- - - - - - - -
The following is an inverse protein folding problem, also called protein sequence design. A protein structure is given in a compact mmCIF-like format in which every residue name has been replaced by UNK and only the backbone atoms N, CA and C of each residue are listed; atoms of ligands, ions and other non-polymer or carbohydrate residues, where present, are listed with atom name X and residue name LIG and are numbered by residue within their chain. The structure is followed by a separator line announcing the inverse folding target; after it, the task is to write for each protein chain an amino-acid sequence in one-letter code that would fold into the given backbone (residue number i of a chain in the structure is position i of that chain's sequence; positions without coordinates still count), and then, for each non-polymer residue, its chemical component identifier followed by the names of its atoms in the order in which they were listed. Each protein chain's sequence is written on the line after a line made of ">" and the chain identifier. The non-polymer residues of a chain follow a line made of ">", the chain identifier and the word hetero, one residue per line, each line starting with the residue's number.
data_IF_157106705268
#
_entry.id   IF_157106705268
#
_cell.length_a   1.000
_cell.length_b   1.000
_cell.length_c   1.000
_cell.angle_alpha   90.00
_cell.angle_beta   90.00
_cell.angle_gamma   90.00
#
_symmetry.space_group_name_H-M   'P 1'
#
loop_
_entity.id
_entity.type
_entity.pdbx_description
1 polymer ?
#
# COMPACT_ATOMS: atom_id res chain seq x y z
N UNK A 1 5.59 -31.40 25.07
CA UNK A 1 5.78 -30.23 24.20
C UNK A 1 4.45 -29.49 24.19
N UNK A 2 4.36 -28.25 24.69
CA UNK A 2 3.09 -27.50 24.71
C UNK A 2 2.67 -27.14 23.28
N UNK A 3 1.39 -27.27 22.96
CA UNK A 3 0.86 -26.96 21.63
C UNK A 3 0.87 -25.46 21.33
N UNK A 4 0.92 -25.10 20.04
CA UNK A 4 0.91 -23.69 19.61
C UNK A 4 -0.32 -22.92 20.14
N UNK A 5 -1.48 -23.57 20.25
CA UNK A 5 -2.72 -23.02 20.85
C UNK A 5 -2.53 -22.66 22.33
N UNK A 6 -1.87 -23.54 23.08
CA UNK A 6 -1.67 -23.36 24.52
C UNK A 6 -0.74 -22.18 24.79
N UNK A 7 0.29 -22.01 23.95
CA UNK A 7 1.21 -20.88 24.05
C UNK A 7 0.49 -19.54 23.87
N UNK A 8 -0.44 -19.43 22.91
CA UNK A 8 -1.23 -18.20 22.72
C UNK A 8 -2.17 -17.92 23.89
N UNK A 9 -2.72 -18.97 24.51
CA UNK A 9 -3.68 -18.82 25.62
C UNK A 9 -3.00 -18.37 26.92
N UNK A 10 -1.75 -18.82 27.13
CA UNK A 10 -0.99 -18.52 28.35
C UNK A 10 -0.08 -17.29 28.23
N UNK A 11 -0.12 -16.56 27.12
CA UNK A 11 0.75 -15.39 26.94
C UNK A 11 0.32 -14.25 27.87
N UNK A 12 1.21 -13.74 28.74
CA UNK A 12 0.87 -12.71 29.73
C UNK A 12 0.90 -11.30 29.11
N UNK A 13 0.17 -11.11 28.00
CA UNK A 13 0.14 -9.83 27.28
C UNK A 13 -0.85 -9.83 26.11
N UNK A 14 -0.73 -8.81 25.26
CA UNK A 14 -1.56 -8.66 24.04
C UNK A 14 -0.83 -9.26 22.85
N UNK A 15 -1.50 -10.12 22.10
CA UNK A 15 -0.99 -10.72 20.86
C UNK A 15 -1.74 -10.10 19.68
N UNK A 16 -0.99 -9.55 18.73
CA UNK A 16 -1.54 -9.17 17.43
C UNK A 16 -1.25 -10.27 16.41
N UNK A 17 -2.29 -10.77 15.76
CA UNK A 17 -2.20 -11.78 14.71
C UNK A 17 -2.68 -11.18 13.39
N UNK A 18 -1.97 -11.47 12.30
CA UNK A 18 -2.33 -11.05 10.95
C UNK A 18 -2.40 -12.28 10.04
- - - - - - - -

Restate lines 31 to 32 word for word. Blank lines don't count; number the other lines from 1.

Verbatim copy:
N UNK A 4 0.92 -25.10 20.04
CA UNK A 4 0.91 -23.69 19.61